A report from the University of New Mexico's Institute for Social Research to the City of Albuquerque says the city needs to create a clear policy for the use of On Body Camera Systems for Albuquerque Police Department officers. The report released by the city says researchers “believe the current policy is confusing and officers do not understand the policy.”

UNM researchers, led by Senior Research Scientist Paul Guerin, analyzed data from 2014. They found that 573,199 videos were uploaded to a special cloud-based server during that year. During the same time period there were 723,172 calls for service.

The report recommends that any new policy:

  • Should not require the recording of every contact police have with citizens.
  • Should include clear and consistent guidelines and language about missing video and create a progressive method to deal with officers who violate the policy.
  • Should create policies and court rules regarding how video is shared when needed for court cases. Those rules should outline how video is used in court cases and how to deal with missing video.

In addition, the report recommends that the Albuquerque Police Department should provide officers with two complete camera systems to help reduce malfunctions and the time officers spend uploading data to the website. It also recommends that officers should receive routine training on the use of camera systems, the benefits of using camera systems and refresher training on the technology.

“They need a clear, concise policy with examples. It is even necessary in cases of capturing video of traffic incidents. Is the policy discretionary or mandatory? It should have components of each.” – Sr. Research Scientist Paul Guerin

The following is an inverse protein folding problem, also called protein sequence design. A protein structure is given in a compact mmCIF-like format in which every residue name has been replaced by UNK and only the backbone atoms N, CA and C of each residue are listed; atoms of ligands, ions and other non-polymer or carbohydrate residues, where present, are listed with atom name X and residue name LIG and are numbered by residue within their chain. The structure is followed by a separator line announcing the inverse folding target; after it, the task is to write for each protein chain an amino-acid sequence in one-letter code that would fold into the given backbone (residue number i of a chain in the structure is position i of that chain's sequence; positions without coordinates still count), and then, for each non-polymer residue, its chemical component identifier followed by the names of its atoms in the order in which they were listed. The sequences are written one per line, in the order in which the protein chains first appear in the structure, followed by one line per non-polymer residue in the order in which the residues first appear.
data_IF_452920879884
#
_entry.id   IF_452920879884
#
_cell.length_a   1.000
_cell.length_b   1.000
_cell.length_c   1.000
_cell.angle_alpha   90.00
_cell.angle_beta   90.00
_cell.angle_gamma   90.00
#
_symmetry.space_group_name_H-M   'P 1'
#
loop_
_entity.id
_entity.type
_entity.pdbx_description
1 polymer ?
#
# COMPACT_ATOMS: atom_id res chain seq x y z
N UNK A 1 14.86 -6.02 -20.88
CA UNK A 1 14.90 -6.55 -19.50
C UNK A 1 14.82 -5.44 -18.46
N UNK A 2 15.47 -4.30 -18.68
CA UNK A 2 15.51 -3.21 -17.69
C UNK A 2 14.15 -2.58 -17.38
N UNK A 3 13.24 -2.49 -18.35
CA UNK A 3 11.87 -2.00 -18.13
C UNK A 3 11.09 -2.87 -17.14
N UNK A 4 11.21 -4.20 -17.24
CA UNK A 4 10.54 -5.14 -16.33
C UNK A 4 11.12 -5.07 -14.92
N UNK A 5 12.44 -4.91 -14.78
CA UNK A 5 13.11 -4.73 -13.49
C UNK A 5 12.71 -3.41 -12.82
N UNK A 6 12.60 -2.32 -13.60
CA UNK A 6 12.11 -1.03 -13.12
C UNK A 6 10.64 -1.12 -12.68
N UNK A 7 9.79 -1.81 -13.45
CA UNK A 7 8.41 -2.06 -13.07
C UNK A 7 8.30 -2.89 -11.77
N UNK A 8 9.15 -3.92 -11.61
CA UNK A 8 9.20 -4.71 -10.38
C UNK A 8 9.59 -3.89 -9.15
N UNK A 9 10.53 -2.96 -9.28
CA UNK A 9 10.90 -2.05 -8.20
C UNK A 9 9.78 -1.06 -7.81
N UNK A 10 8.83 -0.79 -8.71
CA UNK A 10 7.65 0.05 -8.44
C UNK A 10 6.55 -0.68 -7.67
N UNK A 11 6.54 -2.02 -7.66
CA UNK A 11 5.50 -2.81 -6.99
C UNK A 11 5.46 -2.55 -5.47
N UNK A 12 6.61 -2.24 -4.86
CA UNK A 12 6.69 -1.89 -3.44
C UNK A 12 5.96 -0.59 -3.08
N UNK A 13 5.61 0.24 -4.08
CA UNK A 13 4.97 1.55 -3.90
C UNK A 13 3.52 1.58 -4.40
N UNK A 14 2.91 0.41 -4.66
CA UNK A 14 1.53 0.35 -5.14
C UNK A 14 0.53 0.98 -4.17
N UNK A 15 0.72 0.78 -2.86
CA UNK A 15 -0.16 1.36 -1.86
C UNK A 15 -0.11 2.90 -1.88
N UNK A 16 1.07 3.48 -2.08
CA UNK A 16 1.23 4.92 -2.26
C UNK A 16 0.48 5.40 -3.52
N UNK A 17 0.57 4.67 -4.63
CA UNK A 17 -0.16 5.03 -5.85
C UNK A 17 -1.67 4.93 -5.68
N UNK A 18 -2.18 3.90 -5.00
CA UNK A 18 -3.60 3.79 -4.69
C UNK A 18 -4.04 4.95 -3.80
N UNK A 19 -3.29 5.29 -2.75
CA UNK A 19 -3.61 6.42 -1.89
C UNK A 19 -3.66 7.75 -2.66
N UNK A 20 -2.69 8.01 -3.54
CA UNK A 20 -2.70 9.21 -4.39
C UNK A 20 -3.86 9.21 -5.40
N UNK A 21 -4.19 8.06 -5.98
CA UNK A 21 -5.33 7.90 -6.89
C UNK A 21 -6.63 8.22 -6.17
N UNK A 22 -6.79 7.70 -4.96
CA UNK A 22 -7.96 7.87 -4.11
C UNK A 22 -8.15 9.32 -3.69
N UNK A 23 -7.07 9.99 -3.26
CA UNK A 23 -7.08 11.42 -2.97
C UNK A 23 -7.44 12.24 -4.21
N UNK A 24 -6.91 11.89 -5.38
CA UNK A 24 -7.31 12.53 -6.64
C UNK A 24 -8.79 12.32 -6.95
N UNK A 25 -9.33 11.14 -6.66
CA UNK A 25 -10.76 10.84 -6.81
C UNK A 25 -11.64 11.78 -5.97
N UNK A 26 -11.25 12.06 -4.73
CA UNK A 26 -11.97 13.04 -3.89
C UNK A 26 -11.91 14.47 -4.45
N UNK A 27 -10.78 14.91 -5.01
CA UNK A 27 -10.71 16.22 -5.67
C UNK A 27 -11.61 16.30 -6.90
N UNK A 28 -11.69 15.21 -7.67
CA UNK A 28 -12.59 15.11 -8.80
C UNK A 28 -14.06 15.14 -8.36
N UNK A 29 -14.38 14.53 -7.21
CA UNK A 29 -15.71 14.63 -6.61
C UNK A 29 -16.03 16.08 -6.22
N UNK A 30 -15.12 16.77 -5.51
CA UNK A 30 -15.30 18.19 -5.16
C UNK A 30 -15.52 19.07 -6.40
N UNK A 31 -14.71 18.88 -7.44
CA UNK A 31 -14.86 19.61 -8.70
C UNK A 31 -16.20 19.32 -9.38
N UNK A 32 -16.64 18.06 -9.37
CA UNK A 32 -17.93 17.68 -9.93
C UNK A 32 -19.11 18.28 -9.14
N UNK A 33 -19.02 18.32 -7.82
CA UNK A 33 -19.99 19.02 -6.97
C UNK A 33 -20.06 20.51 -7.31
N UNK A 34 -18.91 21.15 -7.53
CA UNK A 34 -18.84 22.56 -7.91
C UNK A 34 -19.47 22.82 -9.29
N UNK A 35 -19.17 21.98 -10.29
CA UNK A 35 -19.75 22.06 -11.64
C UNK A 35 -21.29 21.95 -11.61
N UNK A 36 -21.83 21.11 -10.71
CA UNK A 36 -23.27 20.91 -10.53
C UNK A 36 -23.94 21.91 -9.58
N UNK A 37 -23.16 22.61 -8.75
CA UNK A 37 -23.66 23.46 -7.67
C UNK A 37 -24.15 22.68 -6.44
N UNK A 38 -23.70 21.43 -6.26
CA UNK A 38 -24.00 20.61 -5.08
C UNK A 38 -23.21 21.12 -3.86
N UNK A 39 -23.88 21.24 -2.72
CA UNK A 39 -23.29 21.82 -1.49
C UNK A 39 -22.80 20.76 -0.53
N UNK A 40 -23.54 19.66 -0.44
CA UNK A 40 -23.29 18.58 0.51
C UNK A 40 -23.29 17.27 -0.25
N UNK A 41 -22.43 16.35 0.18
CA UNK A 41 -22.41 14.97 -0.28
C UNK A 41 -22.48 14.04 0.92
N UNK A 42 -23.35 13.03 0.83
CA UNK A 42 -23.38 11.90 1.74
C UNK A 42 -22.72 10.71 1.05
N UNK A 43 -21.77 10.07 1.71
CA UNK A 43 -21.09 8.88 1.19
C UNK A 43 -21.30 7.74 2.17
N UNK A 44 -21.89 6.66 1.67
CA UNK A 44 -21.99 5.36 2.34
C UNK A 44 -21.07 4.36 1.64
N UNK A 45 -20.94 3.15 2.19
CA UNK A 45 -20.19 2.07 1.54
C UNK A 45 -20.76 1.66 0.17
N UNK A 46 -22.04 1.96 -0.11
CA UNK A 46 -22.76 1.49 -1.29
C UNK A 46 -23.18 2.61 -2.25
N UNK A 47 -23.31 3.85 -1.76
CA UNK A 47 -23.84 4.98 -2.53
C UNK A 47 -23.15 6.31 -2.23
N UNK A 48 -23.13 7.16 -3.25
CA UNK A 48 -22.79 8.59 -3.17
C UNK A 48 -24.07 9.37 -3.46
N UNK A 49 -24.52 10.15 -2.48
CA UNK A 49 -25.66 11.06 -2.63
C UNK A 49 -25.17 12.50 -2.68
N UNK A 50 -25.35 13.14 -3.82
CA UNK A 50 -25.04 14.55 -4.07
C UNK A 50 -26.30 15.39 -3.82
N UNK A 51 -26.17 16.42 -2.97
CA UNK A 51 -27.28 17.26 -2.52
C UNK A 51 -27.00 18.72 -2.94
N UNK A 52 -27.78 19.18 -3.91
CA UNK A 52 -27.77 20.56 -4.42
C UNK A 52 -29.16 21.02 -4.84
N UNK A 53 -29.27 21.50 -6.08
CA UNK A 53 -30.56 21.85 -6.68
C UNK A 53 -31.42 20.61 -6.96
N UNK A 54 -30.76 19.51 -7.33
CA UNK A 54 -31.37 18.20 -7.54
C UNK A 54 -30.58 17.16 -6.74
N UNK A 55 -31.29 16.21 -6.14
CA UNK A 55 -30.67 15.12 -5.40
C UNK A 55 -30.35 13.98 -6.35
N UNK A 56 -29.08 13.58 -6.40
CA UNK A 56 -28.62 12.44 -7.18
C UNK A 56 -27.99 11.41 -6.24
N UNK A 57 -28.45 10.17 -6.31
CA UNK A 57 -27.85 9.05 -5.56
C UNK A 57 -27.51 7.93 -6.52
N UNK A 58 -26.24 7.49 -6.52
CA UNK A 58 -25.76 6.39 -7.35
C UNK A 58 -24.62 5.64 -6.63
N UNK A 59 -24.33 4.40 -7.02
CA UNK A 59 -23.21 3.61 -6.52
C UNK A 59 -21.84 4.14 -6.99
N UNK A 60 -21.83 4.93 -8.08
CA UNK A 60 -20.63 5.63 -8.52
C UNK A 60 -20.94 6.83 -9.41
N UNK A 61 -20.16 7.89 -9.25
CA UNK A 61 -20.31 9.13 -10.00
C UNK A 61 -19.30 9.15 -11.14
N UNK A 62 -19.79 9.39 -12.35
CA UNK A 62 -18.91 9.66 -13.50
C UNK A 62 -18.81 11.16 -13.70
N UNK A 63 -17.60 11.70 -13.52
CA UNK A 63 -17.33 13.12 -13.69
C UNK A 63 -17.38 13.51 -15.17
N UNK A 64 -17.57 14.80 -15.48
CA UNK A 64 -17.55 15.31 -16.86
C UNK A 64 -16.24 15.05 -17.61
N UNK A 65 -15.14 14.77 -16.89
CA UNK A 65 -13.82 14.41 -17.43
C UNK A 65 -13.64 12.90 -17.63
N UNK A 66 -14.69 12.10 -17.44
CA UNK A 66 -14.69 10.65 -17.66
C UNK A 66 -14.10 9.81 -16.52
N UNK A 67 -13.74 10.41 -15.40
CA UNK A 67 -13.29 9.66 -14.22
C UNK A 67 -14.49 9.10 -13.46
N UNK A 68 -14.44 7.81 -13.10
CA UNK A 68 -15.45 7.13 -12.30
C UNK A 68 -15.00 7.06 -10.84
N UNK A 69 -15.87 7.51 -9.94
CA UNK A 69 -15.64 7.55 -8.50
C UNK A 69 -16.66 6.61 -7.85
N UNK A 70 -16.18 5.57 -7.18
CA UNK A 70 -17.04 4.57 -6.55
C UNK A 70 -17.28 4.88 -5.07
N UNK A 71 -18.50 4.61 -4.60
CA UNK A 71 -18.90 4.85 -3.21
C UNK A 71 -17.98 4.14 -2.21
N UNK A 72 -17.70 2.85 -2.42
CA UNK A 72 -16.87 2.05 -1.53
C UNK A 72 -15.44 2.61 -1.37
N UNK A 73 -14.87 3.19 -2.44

The videos in the On Body Camera System were activated by individual police officers as they interacted with the public. Video duration was on average 5.44 minutes.

Analysis of the data showed that male officers were slightly more likely to activate videos than female officers. Officers with fewer years of service were more likely to activate videos than longer serving officers.

Officers activated videos 75.6 percent of the time for priority one calls, 63.7 percent for priority two calls and 52.4 percent for priority three calls.

In addition to analyzing information, Guerin's research group conducted a number of focus groups of patrol officers, sergeants and lieutenants to better understand concerns officers had about use of the videos.

“They need a clear, concise policy with examples,” Guerin said. “It is even necessary in cases of capturing video of traffic incidents. Is the policy discretionary or mandatory? It should have components of each.”

A sample of a Taser lapel camera used by the Albuquerque Police Department.

His research group also said there is currently no way to link a call for service to a video and there is no method to note if a citizen is involved in a call for service.

It is also not clear at what point the video should become public. Should it be release immediately or should it be withheld until the court case is completed?

Officers in the focus groups expressed concerns about the privacy of individuals when they contacted citizens who were underage, inside their own homes or mentally unstable. Concerns were also expressed regarding casual contacts with citizens and videotaping victims and witnesses.

Guerin noted the technology is constantly changing and he hopes a group will be appointed to address the information technology challenges of dealing with the video recordings.

UNM Senior Research Scientist Dan Cathey, who did much of the work on the report, says this area of research is only just beginning to develop. He noted that UNM's report “is unique in tying calls for service to the videos uploaded by the officers.” He said they could find no other research in which this has been done.

In a news release, the Albuquerque’s mayor’s office promised a new policy for the camera systems will be developed within the next few months.